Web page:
Tuesday, June 26, 2007

Free Speech? Depends On Who's Talking

The Supreme Court continued to chip away at rights guaranteed in the Constitution by ruling 5-4 against Joseph Frederick and his "Bong Hits for Jesus" banner. The high court had previously ruled that students in public schools do not have the same rights as adults, something I challenge anyone to find in the constitution, and yesterday's court ruling takes that sentiment a step further. (Washington Post: Court Limits Student Free-Speech Rights.)

The issue with the "Bong Hits" banner, which I admittedly do find offensive, has to do with its apparent promotion of illegal drug use. What the court ruling effectively does, however, is stifle free speech if that speech is being used to seemingly support what is currently an illegal activity. So while I do personally find the banner in question offensive, I find myself even more offended and downright outraged by the court's decision that further tramples on the first amendment. The ability to speak out against current laws, policies, and politics is at the very heart of the first amendment, however that is precisely the type of speech this court would have silenced.

The arguments for women's suffrage would have been stifled under this logic. So would abolitionist arguments since the Constitution made it illegal not to return slaves to their owners. Arguing against prohibition during the 1930s would have been stifled since that would have been perceived as promoting an illegal activity. The ramifications of this type of mindless erosion of our constitutional rights go far beyond the ability of a single student to display a banner that may or may not promote drug use.

According to Justices Alito and Kennedy in writing for the majority opinion, the court's decision pertains strictly to illegal drug use and provides no support for any restriction that goes to political or social issues. How, I wonder, does one separate a discussion on drug laws from political and social issues? Are they not one and the same?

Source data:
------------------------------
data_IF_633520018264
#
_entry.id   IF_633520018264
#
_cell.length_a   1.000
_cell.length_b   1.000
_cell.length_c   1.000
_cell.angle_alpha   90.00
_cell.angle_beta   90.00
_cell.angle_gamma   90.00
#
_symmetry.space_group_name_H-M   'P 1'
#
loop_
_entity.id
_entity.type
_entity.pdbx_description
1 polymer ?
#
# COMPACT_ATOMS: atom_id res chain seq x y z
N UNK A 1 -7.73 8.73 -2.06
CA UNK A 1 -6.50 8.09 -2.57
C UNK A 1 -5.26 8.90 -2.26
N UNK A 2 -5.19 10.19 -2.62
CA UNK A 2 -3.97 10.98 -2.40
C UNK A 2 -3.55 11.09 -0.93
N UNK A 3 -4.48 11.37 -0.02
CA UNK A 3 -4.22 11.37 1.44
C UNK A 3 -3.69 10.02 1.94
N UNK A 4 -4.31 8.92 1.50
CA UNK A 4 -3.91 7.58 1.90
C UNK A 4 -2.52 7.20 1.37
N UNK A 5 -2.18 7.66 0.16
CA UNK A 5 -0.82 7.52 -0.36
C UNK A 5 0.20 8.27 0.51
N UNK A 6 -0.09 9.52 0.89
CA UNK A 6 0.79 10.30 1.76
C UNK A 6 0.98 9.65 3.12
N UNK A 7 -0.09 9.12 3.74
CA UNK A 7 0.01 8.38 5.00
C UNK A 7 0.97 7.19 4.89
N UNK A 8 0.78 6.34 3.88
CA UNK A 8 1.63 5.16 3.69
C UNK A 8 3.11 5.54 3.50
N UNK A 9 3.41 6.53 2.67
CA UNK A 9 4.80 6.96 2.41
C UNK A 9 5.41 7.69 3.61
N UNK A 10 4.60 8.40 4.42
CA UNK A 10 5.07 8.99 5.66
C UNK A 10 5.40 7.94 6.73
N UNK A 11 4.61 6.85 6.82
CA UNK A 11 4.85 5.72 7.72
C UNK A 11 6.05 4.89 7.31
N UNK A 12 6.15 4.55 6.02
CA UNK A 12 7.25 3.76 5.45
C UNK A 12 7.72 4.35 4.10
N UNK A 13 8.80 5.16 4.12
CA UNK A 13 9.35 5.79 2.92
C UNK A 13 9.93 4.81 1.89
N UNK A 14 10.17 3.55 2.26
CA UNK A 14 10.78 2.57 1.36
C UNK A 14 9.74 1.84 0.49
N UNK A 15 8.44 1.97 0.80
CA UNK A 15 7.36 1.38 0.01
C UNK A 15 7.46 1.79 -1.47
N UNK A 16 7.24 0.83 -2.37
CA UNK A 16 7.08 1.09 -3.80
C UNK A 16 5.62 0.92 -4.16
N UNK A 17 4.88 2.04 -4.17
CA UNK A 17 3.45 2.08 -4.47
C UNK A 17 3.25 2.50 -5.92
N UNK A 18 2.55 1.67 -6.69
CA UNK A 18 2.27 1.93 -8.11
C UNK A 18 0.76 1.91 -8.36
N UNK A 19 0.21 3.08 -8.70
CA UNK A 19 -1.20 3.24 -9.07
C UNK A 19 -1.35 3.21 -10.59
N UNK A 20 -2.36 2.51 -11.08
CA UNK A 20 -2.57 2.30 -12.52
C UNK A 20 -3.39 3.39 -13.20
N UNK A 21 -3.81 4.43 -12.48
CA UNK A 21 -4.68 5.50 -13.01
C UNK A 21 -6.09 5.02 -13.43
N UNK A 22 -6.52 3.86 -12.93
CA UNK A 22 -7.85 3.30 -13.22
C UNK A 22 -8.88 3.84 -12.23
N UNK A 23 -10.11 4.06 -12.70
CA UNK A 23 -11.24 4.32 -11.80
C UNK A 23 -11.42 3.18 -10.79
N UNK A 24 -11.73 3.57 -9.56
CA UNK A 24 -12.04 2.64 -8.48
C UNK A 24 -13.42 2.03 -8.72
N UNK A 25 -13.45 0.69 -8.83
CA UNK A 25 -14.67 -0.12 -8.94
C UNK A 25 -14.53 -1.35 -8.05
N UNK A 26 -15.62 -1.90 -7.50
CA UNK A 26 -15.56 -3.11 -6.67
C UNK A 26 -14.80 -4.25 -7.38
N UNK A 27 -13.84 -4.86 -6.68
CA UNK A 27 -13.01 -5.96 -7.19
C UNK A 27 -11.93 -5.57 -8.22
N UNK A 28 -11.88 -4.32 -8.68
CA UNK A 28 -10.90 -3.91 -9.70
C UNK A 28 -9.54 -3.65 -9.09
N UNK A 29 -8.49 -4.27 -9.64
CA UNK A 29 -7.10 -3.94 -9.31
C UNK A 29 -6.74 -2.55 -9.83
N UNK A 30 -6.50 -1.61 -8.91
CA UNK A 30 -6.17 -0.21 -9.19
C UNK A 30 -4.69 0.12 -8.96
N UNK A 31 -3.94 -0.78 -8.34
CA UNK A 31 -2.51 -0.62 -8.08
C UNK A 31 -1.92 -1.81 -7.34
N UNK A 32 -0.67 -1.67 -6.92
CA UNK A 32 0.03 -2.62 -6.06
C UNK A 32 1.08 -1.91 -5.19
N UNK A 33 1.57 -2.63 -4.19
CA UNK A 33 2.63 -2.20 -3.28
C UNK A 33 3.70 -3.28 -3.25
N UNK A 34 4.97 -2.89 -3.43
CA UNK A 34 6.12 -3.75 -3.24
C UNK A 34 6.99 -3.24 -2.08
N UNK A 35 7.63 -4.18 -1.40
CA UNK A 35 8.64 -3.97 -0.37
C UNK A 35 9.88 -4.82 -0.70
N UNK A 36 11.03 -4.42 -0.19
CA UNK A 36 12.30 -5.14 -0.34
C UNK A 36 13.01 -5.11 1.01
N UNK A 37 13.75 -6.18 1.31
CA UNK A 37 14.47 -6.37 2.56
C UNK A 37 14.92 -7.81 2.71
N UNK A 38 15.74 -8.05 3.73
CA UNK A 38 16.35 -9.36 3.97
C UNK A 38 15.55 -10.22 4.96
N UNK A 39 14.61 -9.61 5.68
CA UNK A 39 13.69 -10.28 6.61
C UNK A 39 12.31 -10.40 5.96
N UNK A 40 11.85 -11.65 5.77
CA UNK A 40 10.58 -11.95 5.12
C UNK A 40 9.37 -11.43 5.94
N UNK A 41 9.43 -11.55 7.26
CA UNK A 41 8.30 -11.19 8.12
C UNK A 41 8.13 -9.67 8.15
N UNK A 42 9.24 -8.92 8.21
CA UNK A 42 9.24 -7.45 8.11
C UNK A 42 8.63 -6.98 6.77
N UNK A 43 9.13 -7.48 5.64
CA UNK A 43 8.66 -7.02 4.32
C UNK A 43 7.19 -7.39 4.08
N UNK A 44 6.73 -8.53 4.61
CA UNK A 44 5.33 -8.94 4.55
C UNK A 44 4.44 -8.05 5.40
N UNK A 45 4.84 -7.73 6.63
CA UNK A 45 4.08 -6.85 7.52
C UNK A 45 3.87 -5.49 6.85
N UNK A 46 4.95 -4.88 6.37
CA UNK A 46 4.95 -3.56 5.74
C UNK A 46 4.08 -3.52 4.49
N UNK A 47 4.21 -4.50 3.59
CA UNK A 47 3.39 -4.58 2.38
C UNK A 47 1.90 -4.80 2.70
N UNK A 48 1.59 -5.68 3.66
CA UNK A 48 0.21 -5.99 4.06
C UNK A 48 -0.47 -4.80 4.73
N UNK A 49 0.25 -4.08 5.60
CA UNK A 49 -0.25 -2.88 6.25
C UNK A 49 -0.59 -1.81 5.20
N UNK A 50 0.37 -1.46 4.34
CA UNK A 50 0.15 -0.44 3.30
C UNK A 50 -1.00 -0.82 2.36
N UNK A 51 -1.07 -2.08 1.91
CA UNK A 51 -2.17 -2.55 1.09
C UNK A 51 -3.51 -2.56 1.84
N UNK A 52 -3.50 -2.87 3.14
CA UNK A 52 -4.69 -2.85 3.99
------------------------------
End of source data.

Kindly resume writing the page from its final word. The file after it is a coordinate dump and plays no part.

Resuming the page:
Perhaps we need to be reminded of what the first amendment states:

"Congress shall make no law respecting an establishment of religion, or prohibiting the free exercise thereof; or abridging the freedom of speech, or of the press; or the right of the people peaceably to assemble, and to petition the government for a redress of grievances."

The phrase "or abridging the freedom of speech" does not have any qualifiers. It makes no distinction between the legality of certain actions, political speech, religious speech, social speech, or talking about the weather. The point of the first amendment is simple. The government is not empowered to determine what We the People can state publicly. While the point of Mr. Frederick's banner is not entirely clear, his constitutional right to display that banner is clear.

Several years ago, I mailed each of the nine Supreme Court justices a copy of the US Constitution based on my belief that they had never read the document. Now that we have had a significant turnover in the makeup of the Court, it may be time to do so again. I'm convinced that this crop of justices has never seen nor read the Constitution either.

1 comment :

Silas Scarborough said...

Checks and balances....where are they. In one issue after the other, the Supreme Court makes law and everyone rolls over for it.

Apparently in this case, wearing a t-shirt is the same as using an illegal drug. The lunacy of it defies description.

Surely the Supreme Court has something better to do. The trouble is that I have no confidence that any of them would be able to rationally do it.

It's a sad thing when the political representation is so inept that we, from opposite sides of the spectrum, have equal contempt for their miscarriages of justice.